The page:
Smokers, sailors, battles and ship losses?

Now we communicators as much as any smoked, and I certainly did but stopped in the 1960's.

Here's a quick and interesting story about smoking per se and how total war and naval battles can affect tobacco advertising and the use of the dreaded nicotine habit!

Now of much greater importance nationally because of Jutland.

John Player and Sons Ltd made cigarettes and used the picture of R.N.,Sailors on the packaging. However, long before that............


The use of a sailor[s] and in several forms started in 1885 when Player happened upon a canvas painted by a man
 called Wright of CLAPHAM in approximately 1880, at that time [1885] being used by a small tobacco company as their logo called Parkins of Chester, calling their product Jack's Glory, a mainly pipe tobacco product.


Upon purchase of the picture, John Player immediately used the sailor's head as a trademark/logo of his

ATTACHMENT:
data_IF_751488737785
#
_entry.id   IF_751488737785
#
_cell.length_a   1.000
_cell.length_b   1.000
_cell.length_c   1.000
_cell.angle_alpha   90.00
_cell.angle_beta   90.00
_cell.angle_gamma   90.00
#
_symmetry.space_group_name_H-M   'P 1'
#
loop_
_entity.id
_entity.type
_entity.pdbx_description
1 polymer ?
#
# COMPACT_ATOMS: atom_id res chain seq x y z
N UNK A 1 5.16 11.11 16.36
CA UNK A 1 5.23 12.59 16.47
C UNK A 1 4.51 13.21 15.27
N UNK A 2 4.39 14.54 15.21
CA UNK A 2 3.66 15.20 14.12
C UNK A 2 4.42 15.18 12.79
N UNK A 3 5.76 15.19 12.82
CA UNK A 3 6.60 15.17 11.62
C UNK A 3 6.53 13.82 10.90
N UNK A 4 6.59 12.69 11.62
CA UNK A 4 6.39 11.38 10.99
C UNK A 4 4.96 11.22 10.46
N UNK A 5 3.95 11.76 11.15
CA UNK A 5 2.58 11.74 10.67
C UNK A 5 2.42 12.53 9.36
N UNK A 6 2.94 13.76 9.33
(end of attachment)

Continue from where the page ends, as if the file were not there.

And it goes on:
thriving company producing cigarettes, loose shredded tobacco for rolling into cigarettes, pipe tobacco [shag]
 and chewing tobacco with snuff on the side. Many older sailors [thousands in the fleet at Jutland] preferred
their own smoking preparations as follows. They would slice thin flakes of tobacco as required from a
cord-bound rum-soaked perique, prepared over many weeks to maturity. The perique was purchased ashore
 from tobacco traders and was highly prized. Some say that lockers, of a sort but secure, were first
introduced to keep personal valuables in, not kit which was kept in a kit-bag or a swag-bag, and personal
tobacco was certainly one of these. Perique was available world-wide, so a shrewd sailor never ran out of the
precious commodity. A little later on in 1888, Player added a life-jacket to the picture and
 again in 1891 two ships, Britannia and Hero. In actual fact he destroyed the original 1880 picture by these

Here are details of those two ships.


The Three-Decker is HMS Britannia

When Queen Victoria came to the throne in 1837, HMS Britannia was one of the biggest ships of the line. She was a wooden three-decker, carried 120 guns, could sail 9 knots in a fair wind
 and in fact was not very different from Nelson's ships of the line.

HMS Britannia, HMS Hero (respectively left and right of the sailors head) and the sailor himself were formed into the current Player's Trade Mark in 1891 as shown here.



The Player's Sailor's Ship